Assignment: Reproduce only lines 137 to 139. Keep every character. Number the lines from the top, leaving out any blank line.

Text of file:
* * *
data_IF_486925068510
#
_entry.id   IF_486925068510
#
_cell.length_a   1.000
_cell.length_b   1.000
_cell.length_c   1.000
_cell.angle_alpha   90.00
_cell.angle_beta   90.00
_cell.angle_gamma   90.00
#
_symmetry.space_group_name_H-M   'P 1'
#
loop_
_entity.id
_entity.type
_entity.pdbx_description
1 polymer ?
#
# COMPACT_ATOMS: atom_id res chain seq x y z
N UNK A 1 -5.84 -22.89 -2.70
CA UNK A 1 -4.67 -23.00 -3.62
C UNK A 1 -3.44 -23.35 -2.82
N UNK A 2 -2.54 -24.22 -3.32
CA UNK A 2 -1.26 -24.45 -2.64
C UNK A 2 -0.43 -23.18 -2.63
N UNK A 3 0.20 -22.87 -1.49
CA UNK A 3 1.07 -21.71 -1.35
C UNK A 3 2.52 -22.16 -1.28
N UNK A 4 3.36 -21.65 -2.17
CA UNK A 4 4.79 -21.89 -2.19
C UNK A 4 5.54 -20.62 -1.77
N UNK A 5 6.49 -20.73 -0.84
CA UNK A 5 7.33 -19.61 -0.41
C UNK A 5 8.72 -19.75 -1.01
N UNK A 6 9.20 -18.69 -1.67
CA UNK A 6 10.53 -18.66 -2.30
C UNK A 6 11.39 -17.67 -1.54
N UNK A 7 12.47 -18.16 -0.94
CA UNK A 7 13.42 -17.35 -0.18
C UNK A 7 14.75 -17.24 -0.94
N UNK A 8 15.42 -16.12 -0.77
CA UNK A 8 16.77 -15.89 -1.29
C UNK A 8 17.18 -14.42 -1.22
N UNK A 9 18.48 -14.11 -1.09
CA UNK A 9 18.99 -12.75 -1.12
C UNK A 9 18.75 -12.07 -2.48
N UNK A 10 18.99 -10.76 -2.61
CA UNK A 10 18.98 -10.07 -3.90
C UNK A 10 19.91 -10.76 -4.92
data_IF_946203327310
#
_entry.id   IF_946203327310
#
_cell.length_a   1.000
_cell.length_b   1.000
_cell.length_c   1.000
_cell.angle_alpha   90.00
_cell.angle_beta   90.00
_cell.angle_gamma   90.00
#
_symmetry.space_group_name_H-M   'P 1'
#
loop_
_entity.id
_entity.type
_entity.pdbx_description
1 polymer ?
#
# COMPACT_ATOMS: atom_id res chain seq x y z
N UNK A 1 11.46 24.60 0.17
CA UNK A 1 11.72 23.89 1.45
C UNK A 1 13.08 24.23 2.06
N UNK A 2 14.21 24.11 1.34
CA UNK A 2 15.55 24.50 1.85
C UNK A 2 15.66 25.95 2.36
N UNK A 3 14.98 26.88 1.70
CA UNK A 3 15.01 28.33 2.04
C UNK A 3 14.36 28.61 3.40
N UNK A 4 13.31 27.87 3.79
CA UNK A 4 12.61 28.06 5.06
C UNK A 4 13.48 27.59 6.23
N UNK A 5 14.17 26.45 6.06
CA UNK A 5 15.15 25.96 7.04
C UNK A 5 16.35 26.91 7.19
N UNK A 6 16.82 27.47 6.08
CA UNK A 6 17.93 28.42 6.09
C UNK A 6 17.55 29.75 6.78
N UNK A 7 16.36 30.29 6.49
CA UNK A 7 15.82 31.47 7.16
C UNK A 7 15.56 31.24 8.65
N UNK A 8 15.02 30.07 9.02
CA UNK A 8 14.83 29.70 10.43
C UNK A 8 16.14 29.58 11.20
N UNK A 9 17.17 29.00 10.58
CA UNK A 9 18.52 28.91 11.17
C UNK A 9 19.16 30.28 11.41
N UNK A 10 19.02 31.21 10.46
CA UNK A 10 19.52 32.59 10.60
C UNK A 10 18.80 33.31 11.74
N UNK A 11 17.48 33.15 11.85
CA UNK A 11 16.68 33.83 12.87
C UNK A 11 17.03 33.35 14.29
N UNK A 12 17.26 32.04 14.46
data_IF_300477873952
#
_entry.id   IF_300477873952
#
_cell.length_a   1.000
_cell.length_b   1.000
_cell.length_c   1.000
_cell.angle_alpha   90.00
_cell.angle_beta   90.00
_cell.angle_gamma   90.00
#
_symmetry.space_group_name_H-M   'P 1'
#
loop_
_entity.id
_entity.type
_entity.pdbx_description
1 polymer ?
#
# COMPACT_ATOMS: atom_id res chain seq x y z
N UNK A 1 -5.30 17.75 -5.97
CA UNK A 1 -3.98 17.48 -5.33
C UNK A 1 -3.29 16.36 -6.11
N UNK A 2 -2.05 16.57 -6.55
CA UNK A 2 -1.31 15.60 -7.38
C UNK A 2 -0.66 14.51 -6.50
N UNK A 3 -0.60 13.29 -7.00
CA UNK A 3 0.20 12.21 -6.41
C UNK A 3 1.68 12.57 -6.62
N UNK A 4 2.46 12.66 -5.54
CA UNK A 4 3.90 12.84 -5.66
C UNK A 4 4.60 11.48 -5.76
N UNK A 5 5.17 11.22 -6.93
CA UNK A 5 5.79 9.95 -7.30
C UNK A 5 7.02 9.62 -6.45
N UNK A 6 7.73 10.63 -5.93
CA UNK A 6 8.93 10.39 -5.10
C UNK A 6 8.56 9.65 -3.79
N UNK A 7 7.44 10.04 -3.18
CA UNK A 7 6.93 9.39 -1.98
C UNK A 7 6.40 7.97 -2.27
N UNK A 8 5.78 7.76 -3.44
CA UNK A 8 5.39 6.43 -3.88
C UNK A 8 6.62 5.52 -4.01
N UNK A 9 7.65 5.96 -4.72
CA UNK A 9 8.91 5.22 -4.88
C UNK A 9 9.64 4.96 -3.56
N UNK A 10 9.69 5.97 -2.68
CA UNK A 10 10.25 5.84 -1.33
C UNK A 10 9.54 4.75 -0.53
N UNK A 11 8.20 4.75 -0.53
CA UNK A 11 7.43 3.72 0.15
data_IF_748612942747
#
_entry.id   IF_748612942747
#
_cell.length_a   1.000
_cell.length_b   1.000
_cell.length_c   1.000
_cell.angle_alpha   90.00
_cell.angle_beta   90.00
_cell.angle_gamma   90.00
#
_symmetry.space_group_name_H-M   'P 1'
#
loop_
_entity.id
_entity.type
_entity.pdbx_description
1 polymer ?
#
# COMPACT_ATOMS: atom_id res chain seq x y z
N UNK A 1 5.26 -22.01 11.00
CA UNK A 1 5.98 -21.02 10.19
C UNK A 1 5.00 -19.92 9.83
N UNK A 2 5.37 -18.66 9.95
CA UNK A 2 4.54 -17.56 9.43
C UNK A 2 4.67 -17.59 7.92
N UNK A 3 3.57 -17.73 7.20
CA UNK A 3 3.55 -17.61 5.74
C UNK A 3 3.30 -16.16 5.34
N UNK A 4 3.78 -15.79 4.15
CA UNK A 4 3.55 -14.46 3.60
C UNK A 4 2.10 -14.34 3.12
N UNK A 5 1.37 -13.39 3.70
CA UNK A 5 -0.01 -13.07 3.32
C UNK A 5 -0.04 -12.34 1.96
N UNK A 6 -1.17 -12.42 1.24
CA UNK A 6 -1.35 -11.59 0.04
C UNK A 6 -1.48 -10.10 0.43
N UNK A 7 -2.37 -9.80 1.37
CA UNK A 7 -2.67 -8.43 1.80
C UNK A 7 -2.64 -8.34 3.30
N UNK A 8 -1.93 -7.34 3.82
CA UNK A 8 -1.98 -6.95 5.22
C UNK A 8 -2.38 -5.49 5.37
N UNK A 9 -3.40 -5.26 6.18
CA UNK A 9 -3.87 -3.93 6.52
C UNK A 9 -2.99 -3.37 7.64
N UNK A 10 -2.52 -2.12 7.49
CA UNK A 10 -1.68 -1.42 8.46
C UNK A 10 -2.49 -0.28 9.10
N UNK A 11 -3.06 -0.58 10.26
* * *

N UNK A 5 5.17 11.22 -6.93
CA UNK A 5 5.79 9.95 -7.30
C UNK A 5 7.02 9.62 -6.45